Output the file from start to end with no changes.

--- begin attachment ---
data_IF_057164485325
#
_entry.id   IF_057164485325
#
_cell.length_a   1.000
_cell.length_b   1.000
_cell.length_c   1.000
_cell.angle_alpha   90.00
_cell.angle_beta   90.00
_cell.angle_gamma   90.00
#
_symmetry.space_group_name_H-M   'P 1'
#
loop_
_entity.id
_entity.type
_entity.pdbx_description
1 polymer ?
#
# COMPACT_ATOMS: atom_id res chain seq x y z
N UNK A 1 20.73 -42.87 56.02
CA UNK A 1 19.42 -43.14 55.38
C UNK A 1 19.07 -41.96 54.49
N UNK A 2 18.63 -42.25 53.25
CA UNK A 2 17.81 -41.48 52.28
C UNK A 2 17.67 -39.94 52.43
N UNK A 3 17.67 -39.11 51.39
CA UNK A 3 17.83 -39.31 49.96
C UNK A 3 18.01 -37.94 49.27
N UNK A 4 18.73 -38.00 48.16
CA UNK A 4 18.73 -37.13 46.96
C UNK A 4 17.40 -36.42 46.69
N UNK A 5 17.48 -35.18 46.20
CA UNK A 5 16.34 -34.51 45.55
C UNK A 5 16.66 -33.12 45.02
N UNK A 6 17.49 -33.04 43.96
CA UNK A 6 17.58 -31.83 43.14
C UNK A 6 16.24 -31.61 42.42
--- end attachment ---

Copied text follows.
data_IF_057164485325
#
_entry.id   IF_057164485325
#
_cell.length_a   1.000
_cell.length_b   1.000
_cell.length_c   1.000
_cell.angle_alpha   90.00
_cell.angle_beta   90.00
_cell.angle_gamma   90.00
#
_symmetry.space_group_name_H-M   'P 1'
#
loop_
_entity.id
_entity.type
_entity.pdbx_description
1 polymer ?
#
# COMPACT_ATOMS: atom_id res chain seq x y z
N UNK A 1 20.73 -42.87 56.02
CA UNK A 1 19.42 -43.14 55.38
C UNK A 1 19.07 -41.96 54.49
N UNK A 2 18.63 -42.25 53.25
CA UNK A 2 17.81 -41.48 52.28
C UNK A 2 17.67 -39.94 52.43
N UNK A 3 17.67 -39.11 51.39
CA UNK A 3 17.83 -39.31 49.96
C UNK A 3 18.01 -37.94 49.27
N UNK A 4 18.73 -38.00 48.16
CA UNK A 4 18.73 -37.13 46.96
C UNK A 4 17.40 -36.42 46.69
N UNK A 5 17.48 -35.18 46.20
CA UNK A 5 16.34 -34.51 45.55
C UNK A 5 16.66 -33.12 45.02
N UNK A 6 17.49 -33.04 43.96
CA UNK A 6 17.58 -31.83 43.14
C UNK A 6 16.24 -31.61 42.42